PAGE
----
What is multiple myeloma?
Multiple myeloma is a cancer of the bone marrow plasma cells, the white blood cells that make antibodie.
A cancerous or malignant plasma cell is called a myeloma cell. Myeloma is called “multiple” because there are frequently multiple patches or areas in the bone where it grows. It can appear as both a tumor and/or an area of bone loss, and it affects the places where bone marrow is active in an adult: the hollow area within the bones of the spine, skull, pelvis, rib cage, and the areas around the shoulders and hips.The word myeloma is from the Greek myelo- meaning "marrow" and -oma meaning "tumor".
Multiple myeloma is characterized by an abnormal accumulation of malignant plasma cells (since changed by an oncogenic event) in the bone marrow, which causes:
- reduction of the normal function of the bone marrow with possible anemia, reduction in white blood cell count (leukopenia) and platelets (thrombocytopenia)
- excess synthesis of abnormal antibodies, all the same (called M protein) that accumulate in the blood and urine, causing the increase in blood viscosity and renal failure
- damage, weakness and bone destruction caused by local imbalance between osteoblasts and osteoclasts.
PHYSIOLOGICAL CELL PROLIFERATION AND TUMOR
Each cell in the body follows a code of conduct: it is divided only when needed, it differentiates when necessary and dies when the body requires it. This cellular behavior code is necessary to preserve the health of a multi-cellular organism as complex as ours. The control of individual cells takes place through special proteins that promote or inhibit the behavior of a particular cell. For example, if a cell plays a useful role, the proteins promote its survival.
When the cell is no longer needed, the body increases the amount of protein which causes it to die. Analogous mechanisms regulating the division and cell differentiation. Today we know that cancers like multiple myeloma are caused by acquired damage to these proteins, due to alterations in growth and differentiation. In practice, a cancer cell does not follow the normal code of conduct, it grows at an inconvenient time and in the wrong place and does not differentiate to perform a useful function.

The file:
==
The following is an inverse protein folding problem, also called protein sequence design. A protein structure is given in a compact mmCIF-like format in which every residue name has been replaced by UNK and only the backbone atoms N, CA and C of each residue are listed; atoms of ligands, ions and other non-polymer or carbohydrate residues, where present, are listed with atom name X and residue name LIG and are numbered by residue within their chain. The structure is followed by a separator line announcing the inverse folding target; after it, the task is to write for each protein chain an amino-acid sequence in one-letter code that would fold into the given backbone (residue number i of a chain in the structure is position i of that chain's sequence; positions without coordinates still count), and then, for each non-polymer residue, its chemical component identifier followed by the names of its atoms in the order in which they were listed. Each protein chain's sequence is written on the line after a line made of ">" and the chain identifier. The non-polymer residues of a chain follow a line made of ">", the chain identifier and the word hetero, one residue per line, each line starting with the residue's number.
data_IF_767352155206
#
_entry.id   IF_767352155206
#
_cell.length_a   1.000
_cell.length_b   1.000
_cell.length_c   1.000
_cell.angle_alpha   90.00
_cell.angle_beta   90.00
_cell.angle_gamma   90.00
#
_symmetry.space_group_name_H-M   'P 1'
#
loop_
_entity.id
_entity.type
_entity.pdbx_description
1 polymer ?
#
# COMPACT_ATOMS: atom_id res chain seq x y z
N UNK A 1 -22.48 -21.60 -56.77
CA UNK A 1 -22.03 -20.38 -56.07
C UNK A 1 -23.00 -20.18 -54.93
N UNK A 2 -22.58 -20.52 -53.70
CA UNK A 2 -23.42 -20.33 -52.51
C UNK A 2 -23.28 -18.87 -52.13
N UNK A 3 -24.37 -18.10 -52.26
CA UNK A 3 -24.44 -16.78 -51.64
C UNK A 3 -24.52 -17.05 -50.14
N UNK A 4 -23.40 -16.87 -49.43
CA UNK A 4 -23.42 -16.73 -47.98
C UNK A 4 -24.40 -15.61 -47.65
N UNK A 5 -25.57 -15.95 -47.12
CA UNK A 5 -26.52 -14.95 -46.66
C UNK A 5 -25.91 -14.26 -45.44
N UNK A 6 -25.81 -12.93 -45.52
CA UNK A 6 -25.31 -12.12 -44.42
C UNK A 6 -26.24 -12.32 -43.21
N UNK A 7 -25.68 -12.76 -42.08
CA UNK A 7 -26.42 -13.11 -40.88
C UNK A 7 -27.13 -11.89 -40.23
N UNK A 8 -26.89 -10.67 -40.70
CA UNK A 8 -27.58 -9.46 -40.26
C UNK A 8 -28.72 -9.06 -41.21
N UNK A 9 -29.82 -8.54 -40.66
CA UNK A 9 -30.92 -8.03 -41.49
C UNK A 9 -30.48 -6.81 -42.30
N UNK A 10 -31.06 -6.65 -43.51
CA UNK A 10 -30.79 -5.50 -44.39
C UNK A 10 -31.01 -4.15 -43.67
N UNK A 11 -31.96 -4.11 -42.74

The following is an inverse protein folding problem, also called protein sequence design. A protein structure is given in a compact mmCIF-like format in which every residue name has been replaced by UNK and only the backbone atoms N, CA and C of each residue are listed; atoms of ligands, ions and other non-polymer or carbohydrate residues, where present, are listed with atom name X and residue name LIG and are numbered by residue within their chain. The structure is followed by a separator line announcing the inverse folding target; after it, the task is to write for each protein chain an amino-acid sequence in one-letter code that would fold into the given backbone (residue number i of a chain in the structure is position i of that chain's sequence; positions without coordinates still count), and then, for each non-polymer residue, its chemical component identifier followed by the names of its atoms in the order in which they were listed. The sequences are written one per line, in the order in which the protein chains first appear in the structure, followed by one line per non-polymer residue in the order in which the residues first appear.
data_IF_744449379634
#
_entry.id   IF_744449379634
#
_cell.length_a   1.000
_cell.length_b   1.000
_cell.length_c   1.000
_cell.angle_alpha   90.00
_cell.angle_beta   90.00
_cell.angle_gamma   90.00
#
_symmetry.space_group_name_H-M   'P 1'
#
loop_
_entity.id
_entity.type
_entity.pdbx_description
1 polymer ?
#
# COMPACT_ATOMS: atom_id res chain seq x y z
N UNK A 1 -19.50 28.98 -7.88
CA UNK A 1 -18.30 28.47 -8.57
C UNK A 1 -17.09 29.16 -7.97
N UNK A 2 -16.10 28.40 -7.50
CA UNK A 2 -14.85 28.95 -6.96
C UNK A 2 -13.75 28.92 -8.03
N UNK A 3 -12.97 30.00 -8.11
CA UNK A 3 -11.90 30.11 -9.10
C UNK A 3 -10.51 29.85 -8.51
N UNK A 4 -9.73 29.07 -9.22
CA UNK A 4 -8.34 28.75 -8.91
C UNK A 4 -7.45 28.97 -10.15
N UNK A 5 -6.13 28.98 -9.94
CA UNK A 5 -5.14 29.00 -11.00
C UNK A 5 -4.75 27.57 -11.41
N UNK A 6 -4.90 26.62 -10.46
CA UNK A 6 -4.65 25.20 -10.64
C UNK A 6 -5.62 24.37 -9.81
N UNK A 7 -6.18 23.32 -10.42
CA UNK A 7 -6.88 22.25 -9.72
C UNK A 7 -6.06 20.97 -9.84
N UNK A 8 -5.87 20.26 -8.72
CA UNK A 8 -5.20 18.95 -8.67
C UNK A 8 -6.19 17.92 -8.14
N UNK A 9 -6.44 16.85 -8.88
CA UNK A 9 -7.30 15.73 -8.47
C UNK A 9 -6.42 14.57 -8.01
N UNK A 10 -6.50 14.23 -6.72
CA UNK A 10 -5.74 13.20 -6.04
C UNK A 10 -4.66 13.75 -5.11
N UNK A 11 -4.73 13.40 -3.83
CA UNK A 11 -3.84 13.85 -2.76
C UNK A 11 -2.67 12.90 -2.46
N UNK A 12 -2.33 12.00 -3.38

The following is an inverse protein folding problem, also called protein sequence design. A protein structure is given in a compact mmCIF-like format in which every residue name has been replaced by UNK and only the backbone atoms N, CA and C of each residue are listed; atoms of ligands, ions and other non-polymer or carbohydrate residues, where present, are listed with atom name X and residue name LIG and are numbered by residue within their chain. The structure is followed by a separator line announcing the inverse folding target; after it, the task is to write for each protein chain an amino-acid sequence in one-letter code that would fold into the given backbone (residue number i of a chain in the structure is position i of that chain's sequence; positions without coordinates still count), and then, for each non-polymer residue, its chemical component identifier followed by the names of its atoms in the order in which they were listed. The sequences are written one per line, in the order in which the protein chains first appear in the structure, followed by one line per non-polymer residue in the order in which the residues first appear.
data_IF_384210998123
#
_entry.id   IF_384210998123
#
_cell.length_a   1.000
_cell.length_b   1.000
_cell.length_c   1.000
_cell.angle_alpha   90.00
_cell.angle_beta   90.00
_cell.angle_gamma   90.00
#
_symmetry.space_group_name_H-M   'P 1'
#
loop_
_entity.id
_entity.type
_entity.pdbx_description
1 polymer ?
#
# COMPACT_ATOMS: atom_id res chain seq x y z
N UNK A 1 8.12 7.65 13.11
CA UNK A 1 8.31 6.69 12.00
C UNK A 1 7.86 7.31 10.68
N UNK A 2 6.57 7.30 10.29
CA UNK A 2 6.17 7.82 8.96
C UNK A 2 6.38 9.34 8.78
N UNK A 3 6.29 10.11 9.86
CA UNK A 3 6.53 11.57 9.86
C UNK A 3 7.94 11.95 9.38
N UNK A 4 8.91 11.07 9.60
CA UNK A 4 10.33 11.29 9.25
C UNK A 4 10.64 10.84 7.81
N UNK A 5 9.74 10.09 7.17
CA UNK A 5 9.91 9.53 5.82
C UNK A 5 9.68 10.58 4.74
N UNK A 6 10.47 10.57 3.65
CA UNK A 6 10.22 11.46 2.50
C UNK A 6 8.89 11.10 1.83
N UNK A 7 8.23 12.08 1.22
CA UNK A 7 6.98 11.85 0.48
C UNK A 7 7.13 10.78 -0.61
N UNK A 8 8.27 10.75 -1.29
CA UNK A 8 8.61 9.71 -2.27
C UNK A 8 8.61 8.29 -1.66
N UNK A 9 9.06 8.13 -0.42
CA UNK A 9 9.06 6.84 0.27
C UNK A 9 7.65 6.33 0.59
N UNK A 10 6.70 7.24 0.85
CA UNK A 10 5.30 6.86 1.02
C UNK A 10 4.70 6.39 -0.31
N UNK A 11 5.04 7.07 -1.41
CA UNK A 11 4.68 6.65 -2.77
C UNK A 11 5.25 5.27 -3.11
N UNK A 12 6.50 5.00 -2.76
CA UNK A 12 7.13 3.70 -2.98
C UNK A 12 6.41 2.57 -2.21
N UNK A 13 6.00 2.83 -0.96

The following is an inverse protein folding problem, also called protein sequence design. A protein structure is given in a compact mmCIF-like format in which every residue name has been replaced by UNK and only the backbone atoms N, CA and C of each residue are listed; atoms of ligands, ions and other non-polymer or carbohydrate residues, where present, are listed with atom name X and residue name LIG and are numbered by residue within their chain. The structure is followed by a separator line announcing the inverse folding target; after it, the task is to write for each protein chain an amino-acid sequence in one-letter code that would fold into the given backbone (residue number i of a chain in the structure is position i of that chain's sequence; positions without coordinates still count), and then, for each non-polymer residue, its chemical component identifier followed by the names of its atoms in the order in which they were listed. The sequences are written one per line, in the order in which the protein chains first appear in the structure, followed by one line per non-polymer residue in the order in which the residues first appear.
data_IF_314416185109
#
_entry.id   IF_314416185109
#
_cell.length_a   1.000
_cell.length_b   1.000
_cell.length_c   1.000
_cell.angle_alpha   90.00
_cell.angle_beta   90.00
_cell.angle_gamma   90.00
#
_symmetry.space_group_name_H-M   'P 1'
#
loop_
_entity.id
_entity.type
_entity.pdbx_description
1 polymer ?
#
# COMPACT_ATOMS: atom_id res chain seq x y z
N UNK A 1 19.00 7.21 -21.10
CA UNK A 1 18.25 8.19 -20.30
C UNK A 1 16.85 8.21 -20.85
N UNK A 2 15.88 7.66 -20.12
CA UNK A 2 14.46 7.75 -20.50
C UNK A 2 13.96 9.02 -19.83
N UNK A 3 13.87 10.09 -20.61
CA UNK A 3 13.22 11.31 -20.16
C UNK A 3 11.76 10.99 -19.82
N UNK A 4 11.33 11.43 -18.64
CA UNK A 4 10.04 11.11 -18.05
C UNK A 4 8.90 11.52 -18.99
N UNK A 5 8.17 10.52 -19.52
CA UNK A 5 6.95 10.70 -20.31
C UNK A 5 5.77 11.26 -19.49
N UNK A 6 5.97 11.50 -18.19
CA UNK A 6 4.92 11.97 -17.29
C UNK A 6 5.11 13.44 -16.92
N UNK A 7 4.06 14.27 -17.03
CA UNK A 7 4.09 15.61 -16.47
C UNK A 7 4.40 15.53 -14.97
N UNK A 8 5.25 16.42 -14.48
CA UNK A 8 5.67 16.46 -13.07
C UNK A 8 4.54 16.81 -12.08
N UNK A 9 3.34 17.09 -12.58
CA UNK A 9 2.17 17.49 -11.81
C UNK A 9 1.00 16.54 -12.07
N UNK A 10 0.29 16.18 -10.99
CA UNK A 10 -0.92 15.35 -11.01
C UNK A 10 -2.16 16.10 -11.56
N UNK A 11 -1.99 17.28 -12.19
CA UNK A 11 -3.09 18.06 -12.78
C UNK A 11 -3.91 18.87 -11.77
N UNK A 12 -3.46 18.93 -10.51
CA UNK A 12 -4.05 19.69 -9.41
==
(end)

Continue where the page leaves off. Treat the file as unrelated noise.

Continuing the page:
Multiple myeloma is a serious disease, therefore suitable treatment is absolutely crucial. Today, many treatment options are available.
"‘I’ve been having problems for a while now. I just felt that something was off. Unfortunately, the exact reason for my problems was not fount and so I felt more and more frustrated. My loved ones started to question my symptoms, and even I started to question myself. I wondered whether or not I imagined it all. When I was finally diagnosed I felt relief. Finally, my ‘imaginary disease’ was given a name." Lara, 69 years old
What are the causes
The cause of myeloma, as for most cancers, it is still not known. Nevertheless, in the last 10 years, studies have provided important information on how you develop multiple myeloma (MM) and some of the factors involved in its progression. Currently, the only known risk factors that affect your chance of getting MM are age (mainly affects older people), race (more common in African Americans), gender (men are more likely to develop the disease), family history of cancer of the lymphoid type and diagnosis of monoclonal gammopathy of undetermined significance (MGUS). In addition, like other cancers, MM is a disease stimulated by the accumulation of genetic mutations and abnormal cytogenetics, which lead to the alteration of the mechanisms of growth and cell death. Although there is no single genetic mutation specific to the MM, the disease is associated with a specific group of genetic abnormalities that are not observed in other malignant tumors.
What are the symptoms
The Multiple Myeloma (MM) manifests itself clinically in a very varied way: there are no specific symptoms of the disease.Up to one third of patients can be asymptomatic at the time of diagnosis, meaning that the disease is discovered during a routine blood analysis. The most common features of the disease are: bone symptoms such as back pain, especially in long bones, skull, ribs and pelvis.The pain is persistent and usually responds poorly to the common anti-pain medications.If the bone damage persists, one can observe an abnormal curvature of the spine, vertebral collapse or pathological fractures. In severe cases, neurological problems may appear, such as weakness, loss of sensation in the legs, loss of bladder control due to compression of the spinal cord or nerve roots from the skeletal lesions, frequent and persistent infections, especially respiratory. Fatigue, poor exercise tolerance and shortness of breath after mild exertion. Anemia is also a common complication of MM. Moreover, reddish / purple lesions on the skin such as bruising or bruising, bleeding gums or nose (epistaxis) if there is thrombocytopenia; Other non-specific symptoms, such as confusion, headache, visual disturbances, fever and weight loss (found especially in the case of renal insufficiency serious and/or hypocalcemia).